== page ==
Undergraduate

Our incoming freshman spent the weekend before classes start on a tour of agriculture industry and farms in northeast Iowa. They toured Beck's Hybrids in Marshalltown, Pioneer Hi-Bred in Reinbeck and Landus Co-op in Dike. A stop at UNI allowed them to cool down (the air conditioning broke on the bus) and learn about urban soil conservation on the UNI campus. Near Nashua they learned about soil health from the Iowa Natural Resources Conservation Service

Growing up, Megan Kemp just wanted to fit in with her peers in Durango, Iowa. At Iowa State University the junior in agronomy and global resource systems, says she found a place where she feels comfortable embracing and celebrating her differences.

“My mom is Filipino,” says Kemp. “She and my dad met as pen pals while he was serving in the military. He went to visit her in the Philippines, and that’s where they fell in love. It’s honestly the stuff movies are made of.”

Kemp’s extended family are involved in dairy and beef operations in northeastern Iowa. While she lived on a dairy farm, she didn’t do chores.

“My mom’s heritage instilled very traditional ideals about gender roles,” says Kemp. “So I spent more time in the kitchen.”

Lee Burras sets his Diet Pepsi on the podium and grabs a piece of chalk off the ledge. Class is about to begin.

Burras’ classroom is upbeat and adversarial; he encourages his students to challenge him as much as he challenges them. In order to keep students engaged he uses the chalkboard.

“I want students engaged,” says Burras. “I want whatever I’m talking about to come to life in front of them. I can’t make that happen with a Power Point presentation.”

Burras’ passion is infectious, not just for soils but also for life and for learning. His classes are some of the most sought after in the Department of Agronomy.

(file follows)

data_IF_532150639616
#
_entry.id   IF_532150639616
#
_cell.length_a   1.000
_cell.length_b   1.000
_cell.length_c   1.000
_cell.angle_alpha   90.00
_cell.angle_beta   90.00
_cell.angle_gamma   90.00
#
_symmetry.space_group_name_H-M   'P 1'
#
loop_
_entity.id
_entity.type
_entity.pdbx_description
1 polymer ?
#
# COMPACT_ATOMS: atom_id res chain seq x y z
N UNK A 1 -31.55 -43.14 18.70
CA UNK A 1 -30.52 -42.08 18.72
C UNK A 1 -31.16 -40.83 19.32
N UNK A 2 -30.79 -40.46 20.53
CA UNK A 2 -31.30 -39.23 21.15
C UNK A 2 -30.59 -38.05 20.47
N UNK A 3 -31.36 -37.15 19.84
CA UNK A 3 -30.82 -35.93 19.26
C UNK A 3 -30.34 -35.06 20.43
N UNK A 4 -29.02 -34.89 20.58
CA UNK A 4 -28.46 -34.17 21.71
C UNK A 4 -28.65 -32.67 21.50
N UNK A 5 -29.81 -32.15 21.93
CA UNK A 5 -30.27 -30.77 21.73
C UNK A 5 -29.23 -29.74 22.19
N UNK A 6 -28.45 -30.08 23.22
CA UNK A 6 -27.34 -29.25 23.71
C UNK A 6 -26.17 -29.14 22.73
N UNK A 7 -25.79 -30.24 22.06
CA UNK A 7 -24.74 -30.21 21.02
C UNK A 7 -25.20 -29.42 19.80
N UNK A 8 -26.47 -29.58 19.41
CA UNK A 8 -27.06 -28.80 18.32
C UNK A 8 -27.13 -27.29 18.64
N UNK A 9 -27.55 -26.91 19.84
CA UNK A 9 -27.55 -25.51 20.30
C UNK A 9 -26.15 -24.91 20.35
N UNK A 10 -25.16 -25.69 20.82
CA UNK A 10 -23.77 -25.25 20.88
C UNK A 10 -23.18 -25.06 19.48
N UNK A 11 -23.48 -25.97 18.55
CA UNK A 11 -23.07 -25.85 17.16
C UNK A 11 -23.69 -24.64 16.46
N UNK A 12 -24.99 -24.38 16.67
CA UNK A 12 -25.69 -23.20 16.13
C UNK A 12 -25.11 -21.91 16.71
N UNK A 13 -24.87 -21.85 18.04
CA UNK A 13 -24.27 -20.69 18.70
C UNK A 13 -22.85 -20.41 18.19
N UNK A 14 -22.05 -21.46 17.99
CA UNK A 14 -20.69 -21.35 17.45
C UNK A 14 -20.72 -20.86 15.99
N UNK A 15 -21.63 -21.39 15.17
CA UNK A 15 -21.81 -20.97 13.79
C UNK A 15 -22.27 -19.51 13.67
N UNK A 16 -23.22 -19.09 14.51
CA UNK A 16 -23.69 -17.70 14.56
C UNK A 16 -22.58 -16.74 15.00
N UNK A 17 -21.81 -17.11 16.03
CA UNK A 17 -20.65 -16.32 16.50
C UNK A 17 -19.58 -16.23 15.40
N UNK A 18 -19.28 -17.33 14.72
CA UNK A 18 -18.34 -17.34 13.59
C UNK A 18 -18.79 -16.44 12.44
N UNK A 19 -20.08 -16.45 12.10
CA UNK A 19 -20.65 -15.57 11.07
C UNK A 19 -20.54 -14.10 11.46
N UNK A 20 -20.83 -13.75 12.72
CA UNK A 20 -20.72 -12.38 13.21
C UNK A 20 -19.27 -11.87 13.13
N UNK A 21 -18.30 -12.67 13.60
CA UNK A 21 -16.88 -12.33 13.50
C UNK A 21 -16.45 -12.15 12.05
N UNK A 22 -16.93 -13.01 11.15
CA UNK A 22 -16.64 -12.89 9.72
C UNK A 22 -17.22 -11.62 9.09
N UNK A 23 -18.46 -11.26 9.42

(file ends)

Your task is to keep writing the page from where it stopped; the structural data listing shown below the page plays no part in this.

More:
Congratulations! Our undergraduate Crops Team traveled to Goodwell, Oklahoma to participate in the contest hosted by Oklahoma Panhandle State University on February 10.

As a team, the group took Second place. Individual overall rankings include:

Coleman Kneifl – 4th
Joshua DeGroot – 5th
Daniel Feucht – 7th
Heather Wilson – 8th  

Our Katelyn Fritz, senior, was selected as the first-place winner of the American Seed Trade Association's "Better Seed, Better Life" student video competition. Katelyn's focus is in plant breeding and biotechnology.

Katelyn produced the video during her internship with Semilla Nueva, a small nonprofit working to sustainably overcome chronic malnutrition in Guatemala through biofortified corn.

The contest was sponsored by ASTA, the National Association of Plant Breeders, and the Tri-Socities (American Society of Agronomy, Crop Science Society of America and the Soil Science Society of America.)

 

The undergraduate Crops Team had a successful showing at their Fall contests placing second at both the American Royal in Kansas City and the CME contest in Chicago the week of November 13. 

American Royal - Individual placings
#3 - Derrick Hoodjer
#4 - Joshua DeGroot
#7 - Elizabeth Widder

CME - Individual placings
#2 - Joshua DeGroot
#4 - Derrick Hoodjer
#6 - Elizabeth Widder

Our undergraduates did a tremendous job at the Students of Agronomy, Soils and Environmental Sciences meeting, held in conjunction with the tri-society meeting of the American Society of AgronomyCrop Science Society of America and 

Taylor Berkshire is a senior majoring ing Agronomy, Environmental Science and international Agriculture.

Alyssa Dean is a Junior in Agronomy and Agricultural Business.

This past summer, Alyssa worked for Heartland Coop in Treynor, Iowa and Henderson, Iowa as a crop scout/sales intern.

To this point, Alyssa has did a little bit of everything with her internship. She tissue sampled, hauled chemicals, scouted fields, set plot signs and met with growers. Alyssa said that “I was always busy doing something; there is never a dull moment during the work day. “

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